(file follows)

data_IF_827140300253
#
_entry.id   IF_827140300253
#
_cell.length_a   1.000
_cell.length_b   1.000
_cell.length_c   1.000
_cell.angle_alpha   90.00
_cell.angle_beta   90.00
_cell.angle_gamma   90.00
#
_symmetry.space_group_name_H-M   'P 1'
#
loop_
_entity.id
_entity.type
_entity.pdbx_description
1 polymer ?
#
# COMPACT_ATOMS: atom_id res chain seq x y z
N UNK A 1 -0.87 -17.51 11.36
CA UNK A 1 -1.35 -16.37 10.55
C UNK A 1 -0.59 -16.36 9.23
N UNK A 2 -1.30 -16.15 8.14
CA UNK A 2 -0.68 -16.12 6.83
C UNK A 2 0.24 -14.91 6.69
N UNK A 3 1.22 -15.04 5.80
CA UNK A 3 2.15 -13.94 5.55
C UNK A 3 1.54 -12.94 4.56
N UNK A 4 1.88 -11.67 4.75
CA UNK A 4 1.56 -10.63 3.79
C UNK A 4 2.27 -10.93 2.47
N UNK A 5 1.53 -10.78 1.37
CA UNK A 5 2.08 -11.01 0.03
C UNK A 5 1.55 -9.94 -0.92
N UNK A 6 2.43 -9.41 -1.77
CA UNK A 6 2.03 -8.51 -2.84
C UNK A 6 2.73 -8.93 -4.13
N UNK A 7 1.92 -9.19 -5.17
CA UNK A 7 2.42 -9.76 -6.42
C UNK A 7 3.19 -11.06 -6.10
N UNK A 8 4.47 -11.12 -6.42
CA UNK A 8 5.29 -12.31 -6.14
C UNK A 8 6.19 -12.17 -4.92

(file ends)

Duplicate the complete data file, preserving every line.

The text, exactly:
data_IF_827140300253
#
_entry.id   IF_827140300253
#
_cell.length_a   1.000
_cell.length_b   1.000
_cell.length_c   1.000
_cell.angle_alpha   90.00
_cell.angle_beta   90.00
_cell.angle_gamma   90.00
#
_symmetry.space_group_name_H-M   'P 1'
#
loop_
_entity.id
_entity.type
_entity.pdbx_description
1 polymer ?
#
# COMPACT_ATOMS: atom_id res chain seq x y z
N UNK A 1 -0.87 -17.51 11.36
CA UNK A 1 -1.35 -16.37 10.55
C UNK A 1 -0.59 -16.36 9.23
N UNK A 2 -1.30 -16.15 8.14
CA UNK A 2 -0.68 -16.12 6.83
C UNK A 2 0.24 -14.91 6.69
N UNK A 3 1.22 -15.04 5.80
CA UNK A 3 2.15 -13.94 5.55
C UNK A 3 1.54 -12.94 4.56
N UNK A 4 1.88 -11.67 4.75
CA UNK A 4 1.56 -10.63 3.79
C UNK A 4 2.27 -10.93 2.47
N UNK A 5 1.53 -10.78 1.37
CA UNK A 5 2.08 -11.01 0.03
C UNK A 5 1.55 -9.94 -0.92
N UNK A 6 2.43 -9.41 -1.77
CA UNK A 6 2.03 -8.51 -2.84
C UNK A 6 2.73 -8.93 -4.13
N UNK A 7 1.92 -9.19 -5.17
CA UNK A 7 2.42 -9.76 -6.42
C UNK A 7 3.19 -11.06 -6.10
N UNK A 8 4.47 -11.12 -6.42
CA UNK A 8 5.29 -12.31 -6.14
C UNK A 8 6.19 -12.17 -4.92